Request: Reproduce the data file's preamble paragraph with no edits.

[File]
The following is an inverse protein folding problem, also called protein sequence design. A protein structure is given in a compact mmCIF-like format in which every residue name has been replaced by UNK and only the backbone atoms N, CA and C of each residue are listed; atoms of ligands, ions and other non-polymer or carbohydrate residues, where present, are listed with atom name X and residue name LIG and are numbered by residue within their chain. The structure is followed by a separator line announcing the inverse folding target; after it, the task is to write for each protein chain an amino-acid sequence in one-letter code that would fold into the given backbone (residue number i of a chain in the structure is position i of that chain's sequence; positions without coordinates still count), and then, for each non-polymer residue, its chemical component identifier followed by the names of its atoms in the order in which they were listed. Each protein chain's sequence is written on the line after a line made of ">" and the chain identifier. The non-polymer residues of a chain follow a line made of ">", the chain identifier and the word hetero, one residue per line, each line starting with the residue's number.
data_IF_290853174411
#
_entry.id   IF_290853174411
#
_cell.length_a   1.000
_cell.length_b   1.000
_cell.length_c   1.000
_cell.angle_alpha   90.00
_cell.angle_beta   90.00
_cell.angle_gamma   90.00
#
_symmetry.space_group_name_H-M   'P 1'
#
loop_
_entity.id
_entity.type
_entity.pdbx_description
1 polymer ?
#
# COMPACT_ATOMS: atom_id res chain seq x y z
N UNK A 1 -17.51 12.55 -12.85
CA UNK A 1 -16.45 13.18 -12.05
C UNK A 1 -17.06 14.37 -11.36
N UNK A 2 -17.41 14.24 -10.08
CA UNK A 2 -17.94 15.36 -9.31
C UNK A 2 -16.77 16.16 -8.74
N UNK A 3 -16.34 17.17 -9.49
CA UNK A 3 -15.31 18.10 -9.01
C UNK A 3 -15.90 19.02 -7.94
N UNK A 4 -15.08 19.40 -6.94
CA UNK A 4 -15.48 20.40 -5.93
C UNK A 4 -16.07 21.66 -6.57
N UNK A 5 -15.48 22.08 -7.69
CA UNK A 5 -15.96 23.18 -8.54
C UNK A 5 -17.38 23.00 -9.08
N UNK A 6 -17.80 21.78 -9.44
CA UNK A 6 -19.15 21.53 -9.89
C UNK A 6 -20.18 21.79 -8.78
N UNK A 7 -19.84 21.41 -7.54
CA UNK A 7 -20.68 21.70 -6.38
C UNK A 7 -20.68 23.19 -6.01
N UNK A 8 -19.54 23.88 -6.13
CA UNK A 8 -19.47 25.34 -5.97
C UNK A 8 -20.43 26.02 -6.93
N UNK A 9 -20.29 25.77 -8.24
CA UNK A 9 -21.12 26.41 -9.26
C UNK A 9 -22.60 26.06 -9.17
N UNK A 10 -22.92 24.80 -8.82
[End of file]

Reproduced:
The following is an inverse protein folding problem, also called protein sequence design. A protein structure is given in a compact mmCIF-like format in which every residue name has been replaced by UNK and only the backbone atoms N, CA and C of each residue are listed; atoms of ligands, ions and other non-polymer or carbohydrate residues, where present, are listed with atom name X and residue name LIG and are numbered by residue within their chain. The structure is followed by a separator line announcing the inverse folding target; after it, the task is to write for each protein chain an amino-acid sequence in one-letter code that would fold into the given backbone (residue number i of a chain in the structure is position i of that chain's sequence; positions without coordinates still count), and then, for each non-polymer residue, its chemical component identifier followed by the names of its atoms in the order in which they were listed. Each protein chain's sequence is written on the line after a line made of ">" and the chain identifier. The non-polymer residues of a chain follow a line made of ">", the chain identifier and the word hetero, one residue per line, each line starting with the residue's number.